This Is How Much Calcium You Need Every Day—and the Best Ways to Get Enough

We asked an RD for her favorite ways to eat the daily recommended amount of calcium.


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Calcium is a key nutritional component for a strong, healthy body. Despite its importance, however, close to 30 percent of men and 60 percent of women over the age of 19 don’t consume enough of it, according to the Dietary Guidelines for Americans. We asked a dietitian why getting enough calcium matters, plus the best ways to eat it.

What does calcium do?

“Calcium is an important mineral involved in many key body functions,” says Dawn Jackson Blatner, RDN and NOW wellness expert. “It builds and protects bones and teeth, plus it plays a role in blood clotting, muscle function, nerve transmission, and blood pressure.” Calcium is also considered an electrolyte, a category of essential minerals required for myriad bodily functions, including water hydration and distribution.

In the long term, not getting enough calcium can lead to reduced bone strength and osteoporosis. If your system doesn't receive enough calcium from food and beverages (or calcium supplements), your body can actually rely on using on the calcium from your bones to maintain proper balance in your blood and tissues.

There are no telltale signs of mild calcium deficiencies, but “[a]t more extreme levels, symptoms may include muscle spasms, abnormal heart rhythm, and tingling in hands and feet,” Blatner says.

How much calcium should you get every day?

The recommended daily calcium intake varies by age. For people aged nine to 18, the National Institutes of Health recommends 1,300 milligrams (mg) daily. That amount decreases to 1,000 mg a day for 19- to 50 year olds. From the ages of 50 to 70, the daily recommendations for females increases to 1,200 mg a day. Men older than 70 are also recommended 1,200 mg a day.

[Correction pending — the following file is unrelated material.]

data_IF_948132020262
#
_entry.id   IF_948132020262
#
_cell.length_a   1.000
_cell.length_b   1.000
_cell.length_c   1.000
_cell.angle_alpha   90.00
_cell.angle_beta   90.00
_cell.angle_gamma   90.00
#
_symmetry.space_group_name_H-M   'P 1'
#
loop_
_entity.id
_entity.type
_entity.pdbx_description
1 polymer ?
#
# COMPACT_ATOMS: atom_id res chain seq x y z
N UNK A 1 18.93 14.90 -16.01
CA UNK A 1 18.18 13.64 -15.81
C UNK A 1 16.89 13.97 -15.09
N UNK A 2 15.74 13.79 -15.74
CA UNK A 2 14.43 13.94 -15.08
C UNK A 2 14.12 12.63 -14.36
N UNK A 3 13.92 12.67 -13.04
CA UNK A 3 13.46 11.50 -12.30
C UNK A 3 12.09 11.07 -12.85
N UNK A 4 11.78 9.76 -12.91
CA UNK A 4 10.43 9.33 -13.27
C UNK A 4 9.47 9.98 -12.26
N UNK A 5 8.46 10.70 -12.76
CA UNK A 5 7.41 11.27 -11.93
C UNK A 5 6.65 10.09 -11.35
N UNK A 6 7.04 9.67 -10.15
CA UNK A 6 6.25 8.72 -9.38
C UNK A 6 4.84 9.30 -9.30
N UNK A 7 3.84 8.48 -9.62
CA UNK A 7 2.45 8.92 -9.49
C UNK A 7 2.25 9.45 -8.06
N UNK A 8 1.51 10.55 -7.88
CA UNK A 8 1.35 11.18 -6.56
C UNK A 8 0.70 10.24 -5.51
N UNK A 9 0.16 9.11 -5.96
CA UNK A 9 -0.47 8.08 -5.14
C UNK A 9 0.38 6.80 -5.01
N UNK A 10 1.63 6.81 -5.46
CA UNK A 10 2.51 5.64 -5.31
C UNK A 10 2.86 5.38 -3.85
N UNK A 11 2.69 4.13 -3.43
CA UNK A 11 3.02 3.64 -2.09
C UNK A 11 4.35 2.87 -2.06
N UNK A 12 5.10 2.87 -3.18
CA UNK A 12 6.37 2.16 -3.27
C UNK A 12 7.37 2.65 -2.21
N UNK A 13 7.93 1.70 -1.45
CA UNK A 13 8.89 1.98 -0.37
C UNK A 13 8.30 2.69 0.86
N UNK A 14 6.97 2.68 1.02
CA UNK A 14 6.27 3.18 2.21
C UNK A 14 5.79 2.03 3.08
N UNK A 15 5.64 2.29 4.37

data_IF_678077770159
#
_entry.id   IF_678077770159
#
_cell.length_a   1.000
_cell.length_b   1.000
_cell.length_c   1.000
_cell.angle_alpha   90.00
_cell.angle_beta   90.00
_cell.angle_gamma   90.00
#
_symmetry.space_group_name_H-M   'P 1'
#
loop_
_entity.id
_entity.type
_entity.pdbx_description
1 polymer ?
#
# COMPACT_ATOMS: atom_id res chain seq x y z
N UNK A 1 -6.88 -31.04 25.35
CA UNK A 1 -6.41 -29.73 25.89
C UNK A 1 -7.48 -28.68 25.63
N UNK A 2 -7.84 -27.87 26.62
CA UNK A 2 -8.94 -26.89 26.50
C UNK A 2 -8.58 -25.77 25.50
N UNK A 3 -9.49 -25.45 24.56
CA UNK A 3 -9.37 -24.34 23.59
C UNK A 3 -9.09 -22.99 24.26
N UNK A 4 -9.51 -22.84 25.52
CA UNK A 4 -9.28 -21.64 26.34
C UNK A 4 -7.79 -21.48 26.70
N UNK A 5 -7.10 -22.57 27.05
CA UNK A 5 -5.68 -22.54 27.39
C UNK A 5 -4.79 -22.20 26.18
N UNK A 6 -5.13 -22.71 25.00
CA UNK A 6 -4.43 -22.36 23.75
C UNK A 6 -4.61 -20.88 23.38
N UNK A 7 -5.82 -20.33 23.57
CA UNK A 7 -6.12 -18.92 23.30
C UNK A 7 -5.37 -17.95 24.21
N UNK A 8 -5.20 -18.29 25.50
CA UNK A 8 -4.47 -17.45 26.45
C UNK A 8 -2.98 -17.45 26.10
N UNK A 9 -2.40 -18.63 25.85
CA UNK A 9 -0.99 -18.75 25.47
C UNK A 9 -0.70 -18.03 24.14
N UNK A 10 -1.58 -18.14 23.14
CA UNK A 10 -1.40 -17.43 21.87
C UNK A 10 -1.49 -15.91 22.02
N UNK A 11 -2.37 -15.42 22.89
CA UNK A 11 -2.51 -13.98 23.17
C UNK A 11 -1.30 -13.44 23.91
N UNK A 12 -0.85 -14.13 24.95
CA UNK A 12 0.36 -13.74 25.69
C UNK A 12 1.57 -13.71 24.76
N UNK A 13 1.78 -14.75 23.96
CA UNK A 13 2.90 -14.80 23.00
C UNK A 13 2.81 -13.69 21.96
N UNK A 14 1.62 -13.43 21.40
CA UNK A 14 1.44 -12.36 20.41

Can you have too much calcium?

Technically, yes, you can overdo it. But too much calcium is rare, Blatner says, because it’s a nutrient of concern for so many Americans. The recommended calcium limit is 3,000 mg a day for 9 to-18 year olds, 2,500 mg a day for 19 to-50 year olds, 2,000 mg for 51 years and older. 

Healthy Sources of Calcium

Your body can’t make its own calcium, but luckily calcium can be found in a variety of different foods that are easily accessible. Some of the best ways to eat your calcium include: “Dairy foods such as milk, yogurt, cheese, kefir; fortified foods such as plant milks/juices/cereals; leafy greens such as broccoli and kale; fish with bones such as canned salmon and sardines; and tahini (sesame seed paste),” Blatner says. Find more calcium-dense foods (and easy recipes) here.

Fun fact: You may also want to make sure you're consuming adequate vitamin D, of which “90 percent of people aren’t getting enough," Blatner says, "and which helps with the absorption of calcium.”

Here's what eating 1,000 mg of calcium might look like in a day:

If you’re struggling to plan out how and where to get your calcium, here’s what Blatner recommends including in a daily meal rotation.

  • 1 cup milk in smoothie or latte (300 milligrams)
  • 6 ounce yogurt as snack (200 milligrams)
  • 2 tablespoons tahini in lunch salad dressing (150 milligrams)
  • 4 tablespoons shredded parmesan cheese on dinner pasta (200 milligrams)
  • 1 cup cooked kale as dinner side (150 milligrams)
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